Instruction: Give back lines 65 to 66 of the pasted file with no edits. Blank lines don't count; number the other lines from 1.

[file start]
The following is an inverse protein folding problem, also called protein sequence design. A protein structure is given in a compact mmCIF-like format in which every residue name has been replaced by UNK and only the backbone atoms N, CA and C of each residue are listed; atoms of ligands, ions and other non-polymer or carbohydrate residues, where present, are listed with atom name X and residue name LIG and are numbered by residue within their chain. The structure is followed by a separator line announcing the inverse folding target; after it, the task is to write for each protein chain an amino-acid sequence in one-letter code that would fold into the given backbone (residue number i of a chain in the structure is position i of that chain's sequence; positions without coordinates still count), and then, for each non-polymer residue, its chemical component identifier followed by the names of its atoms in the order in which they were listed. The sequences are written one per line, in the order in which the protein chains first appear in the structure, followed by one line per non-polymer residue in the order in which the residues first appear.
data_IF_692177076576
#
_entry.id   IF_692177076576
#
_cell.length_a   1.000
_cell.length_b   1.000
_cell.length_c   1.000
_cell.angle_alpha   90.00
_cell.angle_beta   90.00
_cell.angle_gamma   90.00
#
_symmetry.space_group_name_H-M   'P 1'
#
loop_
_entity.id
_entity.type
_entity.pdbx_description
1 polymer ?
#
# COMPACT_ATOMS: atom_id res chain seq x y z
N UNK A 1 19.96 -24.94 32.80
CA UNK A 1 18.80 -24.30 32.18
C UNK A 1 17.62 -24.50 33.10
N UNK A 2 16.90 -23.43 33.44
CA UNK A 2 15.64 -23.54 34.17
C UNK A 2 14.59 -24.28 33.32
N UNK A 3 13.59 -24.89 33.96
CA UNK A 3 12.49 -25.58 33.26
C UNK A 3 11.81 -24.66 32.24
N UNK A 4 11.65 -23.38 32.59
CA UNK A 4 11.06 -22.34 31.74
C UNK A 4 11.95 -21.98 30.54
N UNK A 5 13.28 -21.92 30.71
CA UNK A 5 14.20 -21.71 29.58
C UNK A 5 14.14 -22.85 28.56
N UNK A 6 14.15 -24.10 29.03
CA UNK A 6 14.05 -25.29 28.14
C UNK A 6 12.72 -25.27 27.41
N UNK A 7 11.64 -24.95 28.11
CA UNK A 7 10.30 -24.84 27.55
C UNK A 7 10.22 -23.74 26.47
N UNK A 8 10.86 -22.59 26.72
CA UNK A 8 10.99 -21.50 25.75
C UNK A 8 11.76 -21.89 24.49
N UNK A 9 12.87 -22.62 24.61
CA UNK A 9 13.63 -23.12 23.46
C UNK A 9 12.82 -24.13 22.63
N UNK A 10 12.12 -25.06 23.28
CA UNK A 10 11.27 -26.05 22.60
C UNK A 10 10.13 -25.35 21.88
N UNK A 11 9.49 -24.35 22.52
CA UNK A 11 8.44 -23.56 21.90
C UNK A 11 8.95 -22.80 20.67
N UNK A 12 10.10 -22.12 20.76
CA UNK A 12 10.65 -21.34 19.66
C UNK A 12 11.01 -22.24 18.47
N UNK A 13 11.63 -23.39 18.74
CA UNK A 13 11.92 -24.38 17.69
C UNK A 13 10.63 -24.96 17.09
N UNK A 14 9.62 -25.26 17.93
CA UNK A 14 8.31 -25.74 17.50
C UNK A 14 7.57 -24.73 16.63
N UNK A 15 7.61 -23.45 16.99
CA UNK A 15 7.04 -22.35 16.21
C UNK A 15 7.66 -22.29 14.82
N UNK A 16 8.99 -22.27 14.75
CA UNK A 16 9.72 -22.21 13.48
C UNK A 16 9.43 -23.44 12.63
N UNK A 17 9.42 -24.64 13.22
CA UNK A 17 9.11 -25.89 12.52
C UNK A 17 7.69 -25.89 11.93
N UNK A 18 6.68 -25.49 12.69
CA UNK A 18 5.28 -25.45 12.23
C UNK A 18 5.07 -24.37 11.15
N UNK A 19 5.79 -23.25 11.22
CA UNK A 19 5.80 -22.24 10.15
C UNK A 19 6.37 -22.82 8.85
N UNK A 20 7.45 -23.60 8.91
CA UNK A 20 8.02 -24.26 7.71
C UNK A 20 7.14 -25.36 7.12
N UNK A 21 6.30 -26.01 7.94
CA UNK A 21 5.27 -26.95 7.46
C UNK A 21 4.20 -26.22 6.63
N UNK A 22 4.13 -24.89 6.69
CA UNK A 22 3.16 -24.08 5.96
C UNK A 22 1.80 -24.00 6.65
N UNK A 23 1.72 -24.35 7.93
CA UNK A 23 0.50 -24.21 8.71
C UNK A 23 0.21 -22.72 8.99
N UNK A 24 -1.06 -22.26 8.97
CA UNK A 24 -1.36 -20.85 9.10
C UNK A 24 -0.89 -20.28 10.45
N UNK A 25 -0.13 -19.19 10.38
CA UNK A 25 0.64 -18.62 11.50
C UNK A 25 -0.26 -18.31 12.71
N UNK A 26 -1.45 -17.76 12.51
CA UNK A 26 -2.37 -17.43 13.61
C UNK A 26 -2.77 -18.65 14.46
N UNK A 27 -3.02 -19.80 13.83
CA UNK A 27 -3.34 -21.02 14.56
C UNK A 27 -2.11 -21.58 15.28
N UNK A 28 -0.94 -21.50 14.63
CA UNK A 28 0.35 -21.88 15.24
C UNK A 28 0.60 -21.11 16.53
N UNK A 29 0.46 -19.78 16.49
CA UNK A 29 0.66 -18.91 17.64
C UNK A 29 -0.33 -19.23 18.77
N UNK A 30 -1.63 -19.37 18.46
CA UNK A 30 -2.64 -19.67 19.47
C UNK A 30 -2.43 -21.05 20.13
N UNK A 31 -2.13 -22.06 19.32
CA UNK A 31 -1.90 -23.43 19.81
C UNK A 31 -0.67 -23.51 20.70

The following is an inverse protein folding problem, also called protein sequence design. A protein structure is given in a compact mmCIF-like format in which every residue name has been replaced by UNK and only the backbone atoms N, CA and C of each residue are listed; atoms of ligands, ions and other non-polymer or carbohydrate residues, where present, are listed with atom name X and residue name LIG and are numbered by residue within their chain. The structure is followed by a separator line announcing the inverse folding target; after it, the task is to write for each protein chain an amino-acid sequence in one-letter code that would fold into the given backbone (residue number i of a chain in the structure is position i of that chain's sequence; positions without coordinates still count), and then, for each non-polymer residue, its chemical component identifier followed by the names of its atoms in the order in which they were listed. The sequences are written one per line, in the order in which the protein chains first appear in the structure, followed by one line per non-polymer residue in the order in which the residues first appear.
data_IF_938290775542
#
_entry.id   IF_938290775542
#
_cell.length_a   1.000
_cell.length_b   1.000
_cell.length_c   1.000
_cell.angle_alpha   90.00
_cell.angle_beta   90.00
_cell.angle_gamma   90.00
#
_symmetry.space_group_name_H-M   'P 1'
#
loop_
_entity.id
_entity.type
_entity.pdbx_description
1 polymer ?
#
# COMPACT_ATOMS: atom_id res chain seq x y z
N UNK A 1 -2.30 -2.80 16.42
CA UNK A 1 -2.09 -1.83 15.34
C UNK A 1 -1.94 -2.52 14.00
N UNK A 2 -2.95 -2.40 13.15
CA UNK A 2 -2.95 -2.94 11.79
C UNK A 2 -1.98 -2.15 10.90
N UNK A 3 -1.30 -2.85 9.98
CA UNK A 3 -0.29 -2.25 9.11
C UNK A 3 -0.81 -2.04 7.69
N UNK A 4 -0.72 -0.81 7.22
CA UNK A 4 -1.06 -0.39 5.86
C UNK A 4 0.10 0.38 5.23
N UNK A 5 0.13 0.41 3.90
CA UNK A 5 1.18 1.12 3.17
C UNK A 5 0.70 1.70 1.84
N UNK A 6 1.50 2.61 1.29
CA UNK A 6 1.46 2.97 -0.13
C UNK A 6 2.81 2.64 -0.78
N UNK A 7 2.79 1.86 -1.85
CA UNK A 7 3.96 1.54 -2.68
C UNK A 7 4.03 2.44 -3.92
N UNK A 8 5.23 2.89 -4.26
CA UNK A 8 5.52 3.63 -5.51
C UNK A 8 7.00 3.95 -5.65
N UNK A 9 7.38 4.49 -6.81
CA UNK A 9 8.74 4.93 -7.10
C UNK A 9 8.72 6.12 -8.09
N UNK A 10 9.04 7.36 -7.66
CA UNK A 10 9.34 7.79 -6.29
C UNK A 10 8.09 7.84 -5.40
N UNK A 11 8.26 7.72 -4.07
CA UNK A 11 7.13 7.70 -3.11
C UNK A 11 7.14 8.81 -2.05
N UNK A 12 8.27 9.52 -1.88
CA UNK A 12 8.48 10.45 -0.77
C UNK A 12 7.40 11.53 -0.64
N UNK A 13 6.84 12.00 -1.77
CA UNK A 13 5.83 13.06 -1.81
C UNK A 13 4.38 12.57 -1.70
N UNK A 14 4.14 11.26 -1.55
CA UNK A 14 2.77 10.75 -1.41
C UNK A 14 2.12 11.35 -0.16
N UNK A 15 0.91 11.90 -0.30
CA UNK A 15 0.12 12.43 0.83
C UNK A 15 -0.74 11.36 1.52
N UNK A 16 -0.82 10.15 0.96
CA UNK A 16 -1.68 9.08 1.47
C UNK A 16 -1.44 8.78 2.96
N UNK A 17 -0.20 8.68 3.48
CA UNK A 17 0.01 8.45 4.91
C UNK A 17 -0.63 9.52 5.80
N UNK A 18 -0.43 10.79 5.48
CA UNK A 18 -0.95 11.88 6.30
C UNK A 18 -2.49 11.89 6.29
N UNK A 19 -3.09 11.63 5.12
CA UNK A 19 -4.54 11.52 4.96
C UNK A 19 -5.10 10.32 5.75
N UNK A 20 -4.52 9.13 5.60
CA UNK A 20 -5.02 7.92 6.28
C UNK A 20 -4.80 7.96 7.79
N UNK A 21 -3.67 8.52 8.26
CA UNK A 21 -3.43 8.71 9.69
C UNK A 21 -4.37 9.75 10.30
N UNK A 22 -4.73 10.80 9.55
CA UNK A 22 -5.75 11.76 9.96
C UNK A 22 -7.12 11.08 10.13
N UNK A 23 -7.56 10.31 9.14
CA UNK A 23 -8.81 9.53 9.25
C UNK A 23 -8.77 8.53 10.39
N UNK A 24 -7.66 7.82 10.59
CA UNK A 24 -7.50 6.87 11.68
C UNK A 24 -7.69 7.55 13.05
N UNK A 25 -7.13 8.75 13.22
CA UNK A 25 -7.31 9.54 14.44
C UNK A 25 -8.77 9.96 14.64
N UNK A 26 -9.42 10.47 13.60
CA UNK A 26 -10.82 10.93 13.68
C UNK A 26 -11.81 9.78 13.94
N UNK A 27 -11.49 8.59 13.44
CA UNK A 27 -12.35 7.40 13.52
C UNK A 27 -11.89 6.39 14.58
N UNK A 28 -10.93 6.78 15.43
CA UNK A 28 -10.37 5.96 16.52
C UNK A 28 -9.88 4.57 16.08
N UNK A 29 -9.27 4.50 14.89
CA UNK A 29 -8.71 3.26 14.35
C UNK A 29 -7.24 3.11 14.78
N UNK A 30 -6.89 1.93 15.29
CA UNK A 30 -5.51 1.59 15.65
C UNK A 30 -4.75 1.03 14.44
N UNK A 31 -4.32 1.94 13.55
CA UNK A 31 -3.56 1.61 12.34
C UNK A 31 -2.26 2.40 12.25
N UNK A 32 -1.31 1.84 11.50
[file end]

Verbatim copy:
CA UNK A 15 7.04 -22.35 16.21
C UNK A 15 7.66 -22.29 14.82